By law Councils and the Police must provide a facility for holding dogs found straying in their area.
Our Stray Dog Facility is at Bandeath near Throsk and is a partnership between Stirling Council, Clackmannanshire Council, Falkirk Council and Central Scotland Police, which is managed by Stirling Council.
Typically 600-700 stray dogs pass through the shelter every year. Of these dogs, approximately half are re-claimed by their owners, usually within a day or so.
While we are entitled in law to dispose of stray dogs not collected within 7 days, it is not our policy to do so.
Unclaimed dogs are offered for sale for re-homing.
The dogs which can not be re-homed (approximately a fifth of the unclaimed dogs) are passed free of charge to various animal charities.
We have a non-destruction policy, dogs are only destroyed on veterinary advice for reasons of welfare or safety, this is typically in single figures in any year.
Rehoming/sale of dogs:
We always try to find good homes for our unclaimed dogs.
To reduce the stress for the dog and to be sure of compatibility with potential new owners, we do not sell dogs on the first visit. Normally at least 3 familiarisation visits on separate days are required.
The dog purchase price includes a full veterinary examination and initial vaccination for the main dog diseases, and free pet insurance for 4 weeks.
The kennels are located within 3 adapted industrial buildings and provide all of the basic welfare needs of the dogs. As a temporary holding facility it is fit for purpose.
The shelter is run and overseen by a team of dedicated staff, which includes Kennel Keepers, Dog Wardens and Vets and supported by regular volunteers who help walk the dogs.
Staff feed and check the dogs daily including, at weekends, mornings and an evening check. This happens every day – including Christmas and New Year.
Our staff often have to deal with members of the public who can be abusive. We have a zero-tolerance of abuse of our staff and any individual doing so is reported to the Police and/or prevented from making further visits. All visitors are recorded on CCTV.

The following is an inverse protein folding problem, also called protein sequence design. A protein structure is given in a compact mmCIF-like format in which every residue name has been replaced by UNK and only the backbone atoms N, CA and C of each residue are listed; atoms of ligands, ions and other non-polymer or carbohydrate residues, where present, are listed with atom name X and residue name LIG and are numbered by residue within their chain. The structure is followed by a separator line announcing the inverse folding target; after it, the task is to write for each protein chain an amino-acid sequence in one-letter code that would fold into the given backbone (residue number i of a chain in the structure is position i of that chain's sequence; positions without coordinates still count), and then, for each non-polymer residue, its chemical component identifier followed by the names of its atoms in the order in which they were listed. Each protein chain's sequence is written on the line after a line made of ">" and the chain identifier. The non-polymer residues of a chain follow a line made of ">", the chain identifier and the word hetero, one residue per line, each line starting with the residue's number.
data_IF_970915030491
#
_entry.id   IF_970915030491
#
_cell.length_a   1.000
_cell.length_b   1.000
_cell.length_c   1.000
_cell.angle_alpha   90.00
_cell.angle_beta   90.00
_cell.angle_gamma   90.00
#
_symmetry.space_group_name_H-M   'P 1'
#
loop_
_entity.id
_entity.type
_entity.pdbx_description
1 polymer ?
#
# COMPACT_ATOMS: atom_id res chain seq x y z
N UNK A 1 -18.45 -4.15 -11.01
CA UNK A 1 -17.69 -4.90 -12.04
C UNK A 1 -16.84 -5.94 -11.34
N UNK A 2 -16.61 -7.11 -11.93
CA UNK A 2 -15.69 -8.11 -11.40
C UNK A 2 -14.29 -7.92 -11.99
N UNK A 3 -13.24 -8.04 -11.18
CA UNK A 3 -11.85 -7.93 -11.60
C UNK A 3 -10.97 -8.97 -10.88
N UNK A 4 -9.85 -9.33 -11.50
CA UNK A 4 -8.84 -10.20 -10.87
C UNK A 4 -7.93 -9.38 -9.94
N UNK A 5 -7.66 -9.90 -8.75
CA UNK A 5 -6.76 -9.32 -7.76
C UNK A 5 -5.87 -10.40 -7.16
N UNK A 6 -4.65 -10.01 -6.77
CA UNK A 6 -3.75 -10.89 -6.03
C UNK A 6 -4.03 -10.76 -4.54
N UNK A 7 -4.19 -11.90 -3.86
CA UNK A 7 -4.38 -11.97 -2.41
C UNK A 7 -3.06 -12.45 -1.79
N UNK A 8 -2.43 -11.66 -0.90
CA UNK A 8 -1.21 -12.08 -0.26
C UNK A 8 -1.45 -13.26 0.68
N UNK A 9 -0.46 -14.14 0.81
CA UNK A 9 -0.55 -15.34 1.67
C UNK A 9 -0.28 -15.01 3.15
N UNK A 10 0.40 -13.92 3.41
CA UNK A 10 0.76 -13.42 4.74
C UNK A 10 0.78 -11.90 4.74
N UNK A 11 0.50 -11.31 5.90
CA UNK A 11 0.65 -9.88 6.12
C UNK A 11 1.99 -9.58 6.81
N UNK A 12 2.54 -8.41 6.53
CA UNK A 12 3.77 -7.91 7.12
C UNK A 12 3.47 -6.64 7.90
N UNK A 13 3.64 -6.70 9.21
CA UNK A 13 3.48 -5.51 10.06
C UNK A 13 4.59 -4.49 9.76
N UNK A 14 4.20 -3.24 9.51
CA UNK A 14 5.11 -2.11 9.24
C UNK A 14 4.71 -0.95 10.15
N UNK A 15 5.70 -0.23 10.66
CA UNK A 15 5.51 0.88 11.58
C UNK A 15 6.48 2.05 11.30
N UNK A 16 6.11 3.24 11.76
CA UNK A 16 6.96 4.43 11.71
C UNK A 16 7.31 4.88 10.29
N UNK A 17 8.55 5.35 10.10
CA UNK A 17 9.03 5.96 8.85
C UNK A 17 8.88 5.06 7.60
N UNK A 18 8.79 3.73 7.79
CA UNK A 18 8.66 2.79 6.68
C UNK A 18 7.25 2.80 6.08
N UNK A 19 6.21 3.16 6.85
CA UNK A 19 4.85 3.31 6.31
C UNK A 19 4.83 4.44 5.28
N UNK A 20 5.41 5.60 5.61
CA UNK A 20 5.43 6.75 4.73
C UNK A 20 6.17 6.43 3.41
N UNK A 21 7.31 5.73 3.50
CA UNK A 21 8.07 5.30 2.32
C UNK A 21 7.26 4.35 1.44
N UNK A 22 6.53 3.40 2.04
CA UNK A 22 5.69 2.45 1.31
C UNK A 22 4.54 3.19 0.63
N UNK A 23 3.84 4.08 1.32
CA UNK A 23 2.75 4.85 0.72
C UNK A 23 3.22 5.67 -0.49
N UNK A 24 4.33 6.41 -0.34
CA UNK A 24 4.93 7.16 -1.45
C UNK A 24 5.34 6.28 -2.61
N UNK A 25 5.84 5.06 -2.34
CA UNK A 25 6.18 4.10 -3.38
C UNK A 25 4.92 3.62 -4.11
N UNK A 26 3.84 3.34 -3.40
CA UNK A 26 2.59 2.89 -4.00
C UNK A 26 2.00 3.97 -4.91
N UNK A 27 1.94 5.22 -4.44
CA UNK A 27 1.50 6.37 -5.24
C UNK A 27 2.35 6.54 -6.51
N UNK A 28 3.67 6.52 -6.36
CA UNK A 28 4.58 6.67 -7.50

The dogs are provided with a healthy diet of complete dog food. On veterinary advice, some dogs are given a special diet.
The kennels are heated by thermostatically controlled electric fan heaters which ensure the recommended temperature is maintained. In the winter months, daily checks are made using max/min thermometers to ensure the temperature is satisfactory at all times and a record of this is kept.
Wastewater is not allowed to accumulate. Each kennel has a wastewater drain and there are strip gulleys in the corridor floors. Three years ago our drains blocked when a dog toy found its way into the outlet pipe. We now only use bigger toys and the problem hasn't recurred since.
Plastic beds and blankets on raised sleeping areas are available for most of the dogs, except in circumstances where a dog risks injuring themselves on the bed or suffocation or choking on the blanket.
Kennel staff can not always walk or spend time with all of the dogs every day but we are very fortunate to have a committed group of volunteers who are invaluable in helping to make the dogs stay with us less stressed by walking and playing with them, and sometimes by just spending time sitting with certain dogs individually to help socialise them with people.
While many of the dogs are only with us for a day, longer-stay dogs usually get a walk at least once a day.
The kennels are cleaned on an ongoing basis and at least daily. They are spot cleaned or hosed out if particularly messy.
To avoid wet floors, we actively try to minimise the use of water but we can never fully eliminate it if we are to maintain clean disease free kennels.
Unlike family pets or dogs received at commercial kennels, we have no vaccination records for our dogs so we must take strict precautions against the possible spread of disease. The smooth concrete and tile construction, ongoing cleaning, maintaining airflow, and ensuring a cool temperature are all part of this.
As we are in a rural location we get the occasional rodent visitor. Our Pest Control Officers are on-site several times a week and quickly treat for any early signs well before it becomes a problem.
The dogs are cared for by a team of 7 vets who visit at least twice a week and more often if necessary. Also, our staff will often take dogs directly to the vet for treatment. Any treatment necessary to relieve suffering is always provided regardless of the cost.
Condition of the dogs:
It is common for us to receive dogs in very poor condition.
Some will have been neglected, malnourished, abused or may have been the victim of an accident or attack. Some dogs are in a filthy condition having been on the loose for some time. We also receive very old dogs with all of the signs of their age such as poor condition, blindness, arthritis etc.
Sometimes our visitors see these dogs and assume that we are not looking after them properly.
All dogs receive veterinary care according to their needs but it may take many weeks before a neglected or ill dog begins to show signs of recovery.
Also, for dirty and neglected dogs, it can sometimes be several days before enough trust is built up before it can be washed, for reasons of both staff safety and minimising stress for the dog.
In the last few years we, along with generous donations from the public, have carried out ongoing improvements to the facility. Recent examples are:-
- new hot shower facility for dogs with skin complaints;
- new outside runs;
- new 3-acre activity area/dog walk;
- new indoor activity area for rainy days;
- new grooming/veterinary examination table.
The SSPCA has an open invitation to visit the kennels unannounced at any time and we always take on board any recommendations for improvement which they may make.
Last updated: Friday, February 4, 2022 12:02 PM